It should be apparent that floundering, post-Bubble entrepreneurs are striving to secure a foothold somewhere in a structure revealed to be not as rich and supportive of higher-order processes as had been believed. It should also be an ineluctable conclusion that mobilizing the masses to force the cone into an even steeper, more truncated form, is only to be moving the ground from under those companies anxious to swap the quicksand of the Boom for the bedrock of relative certainty once more.

What is the Answer?

So, what is the prescription?

Well, if credit-led over-consumption drags everything to the mouth of our cone, and if the secular trend of capital accumulation is what, at root, ensures progress, surely we should be telling people to emerge from denial, to recognise the real degree of loss occasioned in the Boom, and to begin to under-consume – i.e. to save.

Yes, some goods will go begging when first offered – they will even fall in price (GASP!) to reflect this. To condemn that is to castigate veracity in expressing their place in individuals' freely compiled lists of preferences.

Yes, some companies will fail, but if they are not viable under true free market conditions, they are merely locking up scarce capital in decidedly less than optimum undertakings. If the advice to winnow them out is fit for Japan, it is surely fit for the Anglo-Saxons, too.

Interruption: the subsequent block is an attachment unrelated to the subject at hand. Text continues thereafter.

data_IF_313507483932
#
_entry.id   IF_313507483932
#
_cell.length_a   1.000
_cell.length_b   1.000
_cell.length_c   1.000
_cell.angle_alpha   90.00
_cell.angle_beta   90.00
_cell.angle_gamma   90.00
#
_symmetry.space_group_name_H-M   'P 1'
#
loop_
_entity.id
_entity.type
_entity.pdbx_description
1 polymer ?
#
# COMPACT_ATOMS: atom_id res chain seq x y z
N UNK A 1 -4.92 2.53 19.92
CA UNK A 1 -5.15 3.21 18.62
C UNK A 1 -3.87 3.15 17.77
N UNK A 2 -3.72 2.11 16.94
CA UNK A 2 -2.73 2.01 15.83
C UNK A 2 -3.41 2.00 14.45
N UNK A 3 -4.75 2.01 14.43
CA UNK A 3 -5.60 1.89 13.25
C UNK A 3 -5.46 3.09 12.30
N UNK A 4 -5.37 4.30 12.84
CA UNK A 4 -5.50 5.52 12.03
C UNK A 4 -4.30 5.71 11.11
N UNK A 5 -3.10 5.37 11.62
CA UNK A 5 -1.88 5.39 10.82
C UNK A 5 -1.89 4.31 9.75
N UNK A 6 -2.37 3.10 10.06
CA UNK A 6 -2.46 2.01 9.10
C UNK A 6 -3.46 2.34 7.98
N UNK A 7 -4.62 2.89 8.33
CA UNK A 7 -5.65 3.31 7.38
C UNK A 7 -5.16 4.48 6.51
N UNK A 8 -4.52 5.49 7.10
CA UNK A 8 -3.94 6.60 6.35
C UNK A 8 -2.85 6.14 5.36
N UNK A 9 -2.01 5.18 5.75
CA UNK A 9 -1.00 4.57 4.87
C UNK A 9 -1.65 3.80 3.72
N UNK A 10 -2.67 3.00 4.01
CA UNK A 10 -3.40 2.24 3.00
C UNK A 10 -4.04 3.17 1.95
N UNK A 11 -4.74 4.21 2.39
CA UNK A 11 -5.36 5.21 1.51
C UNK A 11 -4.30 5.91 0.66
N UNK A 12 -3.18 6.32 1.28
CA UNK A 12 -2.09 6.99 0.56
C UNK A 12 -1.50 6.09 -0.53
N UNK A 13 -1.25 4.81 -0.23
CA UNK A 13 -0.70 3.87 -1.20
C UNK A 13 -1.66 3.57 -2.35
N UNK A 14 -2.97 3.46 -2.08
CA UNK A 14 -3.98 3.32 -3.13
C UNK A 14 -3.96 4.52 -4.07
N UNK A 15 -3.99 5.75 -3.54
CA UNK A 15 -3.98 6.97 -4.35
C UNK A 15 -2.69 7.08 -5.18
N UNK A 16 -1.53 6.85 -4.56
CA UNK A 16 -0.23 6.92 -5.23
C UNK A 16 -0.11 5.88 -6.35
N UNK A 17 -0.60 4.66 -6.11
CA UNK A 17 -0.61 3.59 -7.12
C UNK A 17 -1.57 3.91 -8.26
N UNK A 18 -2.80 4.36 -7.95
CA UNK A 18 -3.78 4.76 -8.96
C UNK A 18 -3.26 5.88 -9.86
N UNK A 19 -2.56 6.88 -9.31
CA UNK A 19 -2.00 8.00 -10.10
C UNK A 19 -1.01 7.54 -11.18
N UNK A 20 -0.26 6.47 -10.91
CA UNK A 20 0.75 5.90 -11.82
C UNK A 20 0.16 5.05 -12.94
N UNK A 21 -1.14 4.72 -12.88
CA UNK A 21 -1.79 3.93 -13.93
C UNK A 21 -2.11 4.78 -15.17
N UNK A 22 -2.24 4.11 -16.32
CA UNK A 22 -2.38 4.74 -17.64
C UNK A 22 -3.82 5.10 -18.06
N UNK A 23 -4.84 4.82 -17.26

Finally, yes, the banks and the other multifarious financial intermediaries will, like the State itself, not reap quite so much of the handsome, if rotten, fruit of credit expansion. Some of the more egregious of them may also fail, but the more sound survivors will be the ones best suited to act wisely in future. As for the State, it will just have to be more honest about how much of our labour it would conscript to pay for its guns and other peoples' butter.

Far from being a bane, in truth, none of these consequences is more than an act of preparing the groundwork for future, more stable, increases in genuine earned prosperity.

Of course, we then want such savings as we do make to be channelled by sound financial intermediaries, acting on wise and prudent principles of stewardship, to companies with realistic aspirations, run by open and honest managers.